Saturday, 28 February 2015

Angry Gerbils. 28.02.15

I was chatting last week with some clever folk about people who refuse to tap out - the sort you put into a perfectly legit joint lock or choke, and they just refuse to acknowledge it. You end up with two choices: do damage or let them go. Most people, if they are just training or playing, choose the latter. The non-tappers appear to class this as a win: they refused to give up and prevailed. The rest of the world tends to look at the situation in far less complimentary terms.

I'd never much thought about the power dynamics in that situation. The non-tappers' strategy relies entirely on other people's unwillingness to hurt them. Their "win" has nothing to do with their superior determination; it is solely dependent on the fact that most people are reluctant to hurt others over a game.

Having that pointed out to me was quite upsetting. I'm not a non-tapper in the gym, but I have often relied on my unwillingness to give up in real life. Being usually the smallest and weakest person, I decided at a very early age that if people were going to try and hurt me I was going to make it as costly to them as possible. I was, like, fierce and shit. Think Wolverine… scale him down… scale him down some more… OK, I was a very angry gerbil.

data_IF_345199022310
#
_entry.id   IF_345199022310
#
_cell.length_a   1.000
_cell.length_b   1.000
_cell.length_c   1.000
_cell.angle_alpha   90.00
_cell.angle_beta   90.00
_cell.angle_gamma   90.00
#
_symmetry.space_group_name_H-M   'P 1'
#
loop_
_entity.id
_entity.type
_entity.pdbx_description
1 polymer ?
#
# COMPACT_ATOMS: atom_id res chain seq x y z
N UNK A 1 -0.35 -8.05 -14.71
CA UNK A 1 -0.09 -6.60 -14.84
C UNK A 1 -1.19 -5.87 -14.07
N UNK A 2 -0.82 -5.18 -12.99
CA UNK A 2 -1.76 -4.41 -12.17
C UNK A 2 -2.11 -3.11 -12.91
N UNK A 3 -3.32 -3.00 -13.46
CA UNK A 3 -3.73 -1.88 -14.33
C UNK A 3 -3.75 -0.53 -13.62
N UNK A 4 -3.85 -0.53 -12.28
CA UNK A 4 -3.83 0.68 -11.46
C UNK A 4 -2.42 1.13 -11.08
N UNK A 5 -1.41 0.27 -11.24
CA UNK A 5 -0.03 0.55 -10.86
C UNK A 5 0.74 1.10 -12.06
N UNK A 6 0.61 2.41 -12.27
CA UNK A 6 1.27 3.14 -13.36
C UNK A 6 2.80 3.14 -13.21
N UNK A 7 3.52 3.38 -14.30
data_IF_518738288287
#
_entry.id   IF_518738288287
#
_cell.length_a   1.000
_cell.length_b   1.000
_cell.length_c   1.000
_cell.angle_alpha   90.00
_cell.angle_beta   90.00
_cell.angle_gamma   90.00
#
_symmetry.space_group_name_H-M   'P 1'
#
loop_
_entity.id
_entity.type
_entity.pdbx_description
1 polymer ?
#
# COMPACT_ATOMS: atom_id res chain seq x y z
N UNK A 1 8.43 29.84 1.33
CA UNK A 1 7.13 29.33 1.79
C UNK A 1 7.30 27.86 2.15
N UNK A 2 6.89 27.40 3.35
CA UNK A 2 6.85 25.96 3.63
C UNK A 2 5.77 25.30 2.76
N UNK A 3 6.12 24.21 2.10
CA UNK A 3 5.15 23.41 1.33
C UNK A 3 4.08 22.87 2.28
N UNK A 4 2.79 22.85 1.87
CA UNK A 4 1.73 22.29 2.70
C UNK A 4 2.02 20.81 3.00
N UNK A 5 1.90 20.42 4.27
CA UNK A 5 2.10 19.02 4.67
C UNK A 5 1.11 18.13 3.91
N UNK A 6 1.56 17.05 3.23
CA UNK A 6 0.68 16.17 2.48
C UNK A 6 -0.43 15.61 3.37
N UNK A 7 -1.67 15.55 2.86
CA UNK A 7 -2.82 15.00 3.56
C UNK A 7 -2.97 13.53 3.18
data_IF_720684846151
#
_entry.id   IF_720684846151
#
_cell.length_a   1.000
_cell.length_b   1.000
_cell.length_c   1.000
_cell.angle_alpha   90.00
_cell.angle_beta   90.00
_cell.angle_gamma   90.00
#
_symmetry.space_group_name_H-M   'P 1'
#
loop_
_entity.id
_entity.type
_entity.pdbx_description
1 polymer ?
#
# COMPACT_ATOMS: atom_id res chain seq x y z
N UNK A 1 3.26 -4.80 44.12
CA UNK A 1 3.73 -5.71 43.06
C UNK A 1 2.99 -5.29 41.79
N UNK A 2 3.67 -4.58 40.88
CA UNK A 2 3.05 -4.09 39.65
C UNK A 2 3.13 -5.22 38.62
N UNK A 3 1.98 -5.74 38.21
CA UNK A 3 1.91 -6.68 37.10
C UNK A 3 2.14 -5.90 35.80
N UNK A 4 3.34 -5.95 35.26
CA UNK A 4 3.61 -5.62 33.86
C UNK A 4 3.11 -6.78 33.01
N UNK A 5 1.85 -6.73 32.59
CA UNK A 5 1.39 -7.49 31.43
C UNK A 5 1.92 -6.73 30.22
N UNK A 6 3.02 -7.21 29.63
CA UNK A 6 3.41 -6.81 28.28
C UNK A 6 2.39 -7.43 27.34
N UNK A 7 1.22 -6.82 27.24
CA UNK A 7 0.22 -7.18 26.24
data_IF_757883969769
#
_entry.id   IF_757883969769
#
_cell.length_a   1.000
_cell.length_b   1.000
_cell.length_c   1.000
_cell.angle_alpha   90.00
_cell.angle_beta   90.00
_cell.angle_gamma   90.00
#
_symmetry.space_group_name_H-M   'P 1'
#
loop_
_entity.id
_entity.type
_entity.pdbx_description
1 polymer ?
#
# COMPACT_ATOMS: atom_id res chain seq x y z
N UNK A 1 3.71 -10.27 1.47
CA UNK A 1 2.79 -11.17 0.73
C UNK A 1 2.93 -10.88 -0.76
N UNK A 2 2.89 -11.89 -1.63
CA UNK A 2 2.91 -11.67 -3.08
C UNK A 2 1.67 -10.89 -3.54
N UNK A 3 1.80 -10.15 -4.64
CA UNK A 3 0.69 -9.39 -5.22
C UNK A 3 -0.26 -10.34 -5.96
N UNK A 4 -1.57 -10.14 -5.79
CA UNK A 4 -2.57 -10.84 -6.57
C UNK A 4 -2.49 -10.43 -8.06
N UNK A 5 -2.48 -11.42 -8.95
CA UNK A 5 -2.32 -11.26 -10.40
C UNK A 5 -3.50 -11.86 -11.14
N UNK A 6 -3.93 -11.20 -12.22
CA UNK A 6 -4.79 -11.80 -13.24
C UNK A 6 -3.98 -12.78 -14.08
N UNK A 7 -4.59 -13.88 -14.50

Mostly, it worked. In any environment (school, clubs, work) I’d generally ever get picked on only once, and things never went very far. I thought it was because of my superior ferocity. Now I wonder if it was just because my opponents were either concerned about the paperwork (bodies can be hard to hide if you've not planned ahead), or just kind of sorry for me. If it was the former, I could still nearly class the whole thing as a win. Had I not demonstrated my extreme unwillingness to be walked over, they would have probably carried on doing it. I am averse to being squished, so any means of stopping the squishing is fine by me. 

But what if it was pity that stopped them? What if they felt sorry for the little woobie who didn’t know when she’d been beaten? In a social setting, that could have been the case. I am left half-hoping that I’d rightly read those situations as asocial, just so I can feel like less of an idiot.

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